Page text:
I think product management at a synthetic biology company like Ginko is different from the average software company. The biggest difference is launching a product and managing the product lifecycle. At Ginkgo, digital technology doesn’t function alone.
How Product Management at Ginkgo Stands Out
We’re in a tightly coupled ecosystem with constantly evolving lab technologies and processes to engineer a broader range of organisms. We need to manage the technology development and help guide the scientists in building the processes that allow these features to be used effectively.
The second difference is that our stakeholders’ needs are quickly changing because new technologies and processes are developing in parallel. In our case, we work on some really cutting edge things and often the fundamental assumptions are changing. We need to adapt and explore new scientific approaches for new organisms – software can’t support all those processes. This poses a pretty big challenge. You don’t know what will happen while making software that is specific enough to be usable.
Handling Challenges and Process for Development
Our digital infrastructure is flexible enough to handle small changes because we build for foreseeable variation. But the more ambitious projects and, therefore, the more interesting projects, do pose challenges. However, no one said managing products was easy.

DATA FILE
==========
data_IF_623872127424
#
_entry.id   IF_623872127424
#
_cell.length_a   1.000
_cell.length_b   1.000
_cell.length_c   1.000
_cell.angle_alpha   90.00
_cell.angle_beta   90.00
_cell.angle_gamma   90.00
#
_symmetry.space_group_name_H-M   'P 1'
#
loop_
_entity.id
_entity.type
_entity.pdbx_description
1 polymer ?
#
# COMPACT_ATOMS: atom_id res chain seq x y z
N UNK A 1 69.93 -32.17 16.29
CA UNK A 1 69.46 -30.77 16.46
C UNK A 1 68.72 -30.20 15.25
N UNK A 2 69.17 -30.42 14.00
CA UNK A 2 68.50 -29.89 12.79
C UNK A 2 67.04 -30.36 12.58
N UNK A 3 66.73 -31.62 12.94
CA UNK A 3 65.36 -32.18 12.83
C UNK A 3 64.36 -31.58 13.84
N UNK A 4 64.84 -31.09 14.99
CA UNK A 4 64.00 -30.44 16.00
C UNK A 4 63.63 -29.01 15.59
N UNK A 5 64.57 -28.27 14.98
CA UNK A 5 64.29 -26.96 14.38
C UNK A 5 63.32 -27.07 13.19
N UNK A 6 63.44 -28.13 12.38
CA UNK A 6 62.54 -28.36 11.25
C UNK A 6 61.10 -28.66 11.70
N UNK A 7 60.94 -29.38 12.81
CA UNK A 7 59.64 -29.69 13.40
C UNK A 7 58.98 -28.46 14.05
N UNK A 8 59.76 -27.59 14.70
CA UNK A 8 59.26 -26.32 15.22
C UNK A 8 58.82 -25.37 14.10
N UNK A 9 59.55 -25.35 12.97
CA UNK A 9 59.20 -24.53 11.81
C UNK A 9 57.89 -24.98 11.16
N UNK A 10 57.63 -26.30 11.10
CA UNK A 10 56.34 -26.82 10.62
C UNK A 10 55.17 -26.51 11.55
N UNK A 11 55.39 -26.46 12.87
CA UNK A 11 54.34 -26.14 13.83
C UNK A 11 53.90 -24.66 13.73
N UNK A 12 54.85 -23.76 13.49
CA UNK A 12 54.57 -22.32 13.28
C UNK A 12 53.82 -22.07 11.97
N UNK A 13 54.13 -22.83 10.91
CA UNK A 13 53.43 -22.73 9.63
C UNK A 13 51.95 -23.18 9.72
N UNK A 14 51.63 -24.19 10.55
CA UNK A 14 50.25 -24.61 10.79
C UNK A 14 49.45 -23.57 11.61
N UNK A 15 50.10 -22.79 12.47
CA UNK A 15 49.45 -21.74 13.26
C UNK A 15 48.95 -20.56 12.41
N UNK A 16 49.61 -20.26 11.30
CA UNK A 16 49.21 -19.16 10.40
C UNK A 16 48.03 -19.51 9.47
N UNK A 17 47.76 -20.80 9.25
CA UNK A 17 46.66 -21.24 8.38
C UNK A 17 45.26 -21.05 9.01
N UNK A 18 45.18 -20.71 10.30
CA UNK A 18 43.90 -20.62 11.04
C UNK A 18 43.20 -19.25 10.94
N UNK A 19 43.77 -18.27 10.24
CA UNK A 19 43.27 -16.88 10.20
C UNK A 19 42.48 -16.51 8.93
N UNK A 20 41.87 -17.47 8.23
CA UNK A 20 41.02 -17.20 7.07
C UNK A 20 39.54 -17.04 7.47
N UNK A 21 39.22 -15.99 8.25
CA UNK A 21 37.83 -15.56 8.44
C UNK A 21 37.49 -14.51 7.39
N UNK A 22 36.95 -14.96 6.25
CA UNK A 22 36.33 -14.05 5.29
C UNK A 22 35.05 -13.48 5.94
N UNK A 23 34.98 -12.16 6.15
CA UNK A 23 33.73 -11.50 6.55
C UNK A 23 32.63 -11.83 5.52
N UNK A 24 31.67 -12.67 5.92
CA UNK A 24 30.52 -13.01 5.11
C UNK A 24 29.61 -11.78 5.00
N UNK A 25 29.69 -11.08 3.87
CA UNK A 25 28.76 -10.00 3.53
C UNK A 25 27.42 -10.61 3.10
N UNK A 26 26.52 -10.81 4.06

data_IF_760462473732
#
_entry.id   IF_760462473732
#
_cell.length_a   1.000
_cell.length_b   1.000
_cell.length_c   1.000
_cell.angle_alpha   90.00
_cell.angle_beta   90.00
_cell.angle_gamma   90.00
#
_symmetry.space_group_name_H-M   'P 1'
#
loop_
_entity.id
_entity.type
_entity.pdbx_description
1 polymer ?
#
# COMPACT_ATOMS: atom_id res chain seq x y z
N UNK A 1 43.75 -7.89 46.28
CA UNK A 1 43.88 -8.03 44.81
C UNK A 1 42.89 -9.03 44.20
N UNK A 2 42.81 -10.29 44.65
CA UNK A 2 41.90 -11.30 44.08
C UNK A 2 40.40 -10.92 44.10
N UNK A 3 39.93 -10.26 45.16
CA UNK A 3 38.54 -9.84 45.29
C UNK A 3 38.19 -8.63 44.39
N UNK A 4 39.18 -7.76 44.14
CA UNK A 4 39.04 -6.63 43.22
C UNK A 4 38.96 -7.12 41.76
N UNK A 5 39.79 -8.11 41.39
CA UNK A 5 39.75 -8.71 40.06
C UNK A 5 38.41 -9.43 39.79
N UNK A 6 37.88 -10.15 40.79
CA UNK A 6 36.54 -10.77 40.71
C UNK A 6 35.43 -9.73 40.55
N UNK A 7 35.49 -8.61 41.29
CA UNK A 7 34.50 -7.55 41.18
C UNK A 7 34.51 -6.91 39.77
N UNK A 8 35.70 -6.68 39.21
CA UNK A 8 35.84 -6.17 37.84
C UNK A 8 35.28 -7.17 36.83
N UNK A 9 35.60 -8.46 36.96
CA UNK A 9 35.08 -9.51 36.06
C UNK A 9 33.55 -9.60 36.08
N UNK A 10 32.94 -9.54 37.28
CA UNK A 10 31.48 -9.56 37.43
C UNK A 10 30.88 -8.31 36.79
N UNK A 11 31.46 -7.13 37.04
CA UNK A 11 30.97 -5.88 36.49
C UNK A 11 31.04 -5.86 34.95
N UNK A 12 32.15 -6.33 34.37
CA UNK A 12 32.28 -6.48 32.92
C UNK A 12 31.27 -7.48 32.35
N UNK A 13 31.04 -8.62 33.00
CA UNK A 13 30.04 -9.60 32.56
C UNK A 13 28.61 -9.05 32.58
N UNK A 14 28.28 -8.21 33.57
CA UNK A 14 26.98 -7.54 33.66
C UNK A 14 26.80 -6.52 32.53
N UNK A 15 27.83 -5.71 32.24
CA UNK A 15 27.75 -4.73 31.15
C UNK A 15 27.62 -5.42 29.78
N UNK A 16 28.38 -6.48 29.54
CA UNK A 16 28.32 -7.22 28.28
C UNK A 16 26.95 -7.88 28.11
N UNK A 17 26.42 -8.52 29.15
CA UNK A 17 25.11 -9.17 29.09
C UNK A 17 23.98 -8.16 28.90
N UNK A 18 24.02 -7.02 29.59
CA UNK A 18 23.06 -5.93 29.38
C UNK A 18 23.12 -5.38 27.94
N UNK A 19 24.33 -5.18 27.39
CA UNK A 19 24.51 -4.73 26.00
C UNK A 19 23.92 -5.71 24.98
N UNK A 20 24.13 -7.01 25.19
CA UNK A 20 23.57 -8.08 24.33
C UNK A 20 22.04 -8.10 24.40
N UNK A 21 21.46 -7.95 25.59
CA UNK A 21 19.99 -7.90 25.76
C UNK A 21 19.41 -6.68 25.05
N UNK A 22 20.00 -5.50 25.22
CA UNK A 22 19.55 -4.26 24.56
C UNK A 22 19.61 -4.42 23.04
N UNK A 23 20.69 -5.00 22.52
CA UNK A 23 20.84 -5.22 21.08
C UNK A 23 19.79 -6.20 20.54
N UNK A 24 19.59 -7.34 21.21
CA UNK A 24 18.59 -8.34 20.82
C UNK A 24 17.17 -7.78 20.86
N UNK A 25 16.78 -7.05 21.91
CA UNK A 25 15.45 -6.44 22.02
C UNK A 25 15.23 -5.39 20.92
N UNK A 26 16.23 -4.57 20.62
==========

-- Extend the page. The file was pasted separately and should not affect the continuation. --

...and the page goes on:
At Ginkgo, we need to ask ourselves certain questions in order to address those challenges. First, is there a science component to developing such a service? As in, which scientific strategy should we use? Then there is a software component to it. How can users request such a service? Automation also has additional challenges. For example, in order to execute the service, what machine will we use?
Then our services break down into phase gates. The first phase gate is to address the riskiest part of the project. The second phase gate is to adapt the protocol to scale to the number of samples that the service plans to run. Finally, the third phase is making the surface operational so that it can run sustainably.
Within each phase gate, the teams involved dedicate different amounts of resources and different types of effort for software. The first phase is all about prototyping. The scientists don’t know what will and what won’t work – therefore software written at this phase will be thrown away. So keeping it low quality in the prototype is a good thing. In this phase, you also need developers who understand science. This allows the code to be translated at the cadence of the scientist, not the software team.
In phase 2 and 3, software and automation take center stage. This means that we need to take the code from phase 1 and scale it to perform production code. Meanwhile, automation might need to do something similar or develop new protocols for the robots. Basically, I would say that at any given time each of the Ginkgo’s services is looking to see how they can better meet their customer’s needs. So they either refine a service or develop new services.